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U-turn conversion but non-stop commitment

After the conclusion of John the Baptist’s mission, Jesus moved from Nazareth to Capernaum. It became the centre of his activities for nearly three years.

Matthew does not merely record Jesus’ change of residence. Galilee was inhabited by Israelites regarded by all as semi-pagans, because they were born from the intermingling of different peoples.

The Jews of Jerusalem despised them because they were considered poorly educated, ignorant of the law, corrupt and less observant of the rabbinic provisions. 

In this region of “Galilee of the Gentiles” (v.15), Jesus begins his mission, indicating the first recipients of his light: not the pure Jews, but the excluded, the distant. 

Admiring the faith of the centurion of Roman soldiers living in Capernaum—he will one day exclaim: “I tell you, I have not found such faith in Israel. I say to you, many will come from the east and west and sit down with Abraham, Isaac and Jacob at the feast in the kingdom of heaven; but their heirs of the kingdom will be thrown out” (Matthew 8:10-11). 

The gospel presents the proclamation of Jesus: “Repent because the kingdom of heaven is at hand” (v.17). Converting yourself is not equivalent to “becoming a little better, praying better, doing more good work,” but “to radically change the way of thinking and acting.” 

In the second part of the passage, the calling of the first four disciples is narrated. It is a piece of catechesis that wants the disciple to understand what it means to say yes to Christ’s invitation to follow. It is an example, an illustration of what it means to be converted.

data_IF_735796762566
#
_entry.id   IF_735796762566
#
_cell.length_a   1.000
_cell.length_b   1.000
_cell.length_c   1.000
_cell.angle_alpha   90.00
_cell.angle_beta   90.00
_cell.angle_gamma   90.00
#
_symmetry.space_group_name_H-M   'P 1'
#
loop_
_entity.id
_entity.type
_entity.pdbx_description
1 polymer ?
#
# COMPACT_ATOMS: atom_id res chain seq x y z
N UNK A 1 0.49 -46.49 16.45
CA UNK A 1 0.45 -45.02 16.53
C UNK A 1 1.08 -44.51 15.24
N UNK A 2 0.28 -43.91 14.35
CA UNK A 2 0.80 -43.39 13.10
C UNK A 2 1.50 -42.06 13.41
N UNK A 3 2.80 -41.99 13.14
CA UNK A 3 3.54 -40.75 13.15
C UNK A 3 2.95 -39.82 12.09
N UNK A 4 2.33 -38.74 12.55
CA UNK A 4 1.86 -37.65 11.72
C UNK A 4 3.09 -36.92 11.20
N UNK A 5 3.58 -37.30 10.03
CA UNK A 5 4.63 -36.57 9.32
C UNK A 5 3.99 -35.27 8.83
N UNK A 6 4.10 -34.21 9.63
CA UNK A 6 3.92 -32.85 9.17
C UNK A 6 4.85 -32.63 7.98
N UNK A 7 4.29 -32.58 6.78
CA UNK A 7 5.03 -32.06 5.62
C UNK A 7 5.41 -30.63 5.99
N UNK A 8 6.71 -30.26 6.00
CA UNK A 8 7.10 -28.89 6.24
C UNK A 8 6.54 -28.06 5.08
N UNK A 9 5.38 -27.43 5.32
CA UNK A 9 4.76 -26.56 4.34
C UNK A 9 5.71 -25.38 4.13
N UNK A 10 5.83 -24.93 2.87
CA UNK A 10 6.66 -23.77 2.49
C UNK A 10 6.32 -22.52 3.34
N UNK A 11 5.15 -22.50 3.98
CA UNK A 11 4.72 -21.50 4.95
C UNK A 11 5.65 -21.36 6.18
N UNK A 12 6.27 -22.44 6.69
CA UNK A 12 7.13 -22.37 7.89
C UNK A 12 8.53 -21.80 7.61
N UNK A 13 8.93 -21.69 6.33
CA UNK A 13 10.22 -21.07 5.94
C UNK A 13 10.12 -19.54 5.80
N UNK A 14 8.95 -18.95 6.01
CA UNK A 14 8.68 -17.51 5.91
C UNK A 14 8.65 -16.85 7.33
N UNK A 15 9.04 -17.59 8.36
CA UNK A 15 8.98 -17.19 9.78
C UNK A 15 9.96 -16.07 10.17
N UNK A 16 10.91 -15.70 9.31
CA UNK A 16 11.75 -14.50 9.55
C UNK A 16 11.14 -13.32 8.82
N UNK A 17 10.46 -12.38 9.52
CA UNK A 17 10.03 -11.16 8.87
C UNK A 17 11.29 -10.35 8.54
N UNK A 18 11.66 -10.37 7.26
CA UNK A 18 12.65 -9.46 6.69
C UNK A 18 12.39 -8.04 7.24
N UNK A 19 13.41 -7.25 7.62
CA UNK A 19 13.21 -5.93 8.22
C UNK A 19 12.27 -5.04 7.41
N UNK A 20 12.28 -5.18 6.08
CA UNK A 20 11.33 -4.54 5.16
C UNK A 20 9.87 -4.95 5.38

Who is called must realise that he will not be granted any rest. Jesus wants to be followed throughout life. There are no moments of exemption from commitments taken. 

The answer then must be prompt and as generous as that of Peter, Andrew, James and John, who “immediately they left their nets, their boat and their father and followed him” (vv.20,22).

The abandonment of your own father does not mean that anyone who chooses the religious and consecrated life must ignore their own parents.

Among the Jewish people, the father was the symbol of the link with the ancestors and of attachment to tradition. And it is this dependence on the past that must be broken when it constitutes an impediment to welcome the novelty of the gospel. 

To the invitation to follow him, Jesus adds the charge, “I will make you fish for people” (v.19). The image is taken from the work done by the first apostles. 

In biblical symbolism, the sea was the abode of the devil, of diseases and everything that opposed life. It was deep, dark, dangerous, mysterious and terrible. 

Fishing for people means to get them out of the condition of death where they are. It means to pull them out from the forces of evil that, like the raging waters, dominate, engulf and overwhelm them. 

Jesus does not give up hope of saving a brother, even when he is in a humanly desperate situation: a slave of drugs and alcohol, unbridled passion, irascible, aggressive and intractable character.

In whatever situation he is he will be saved by the disciple of Christ.


Father Fernando Armellini SCJ
Claretian Publications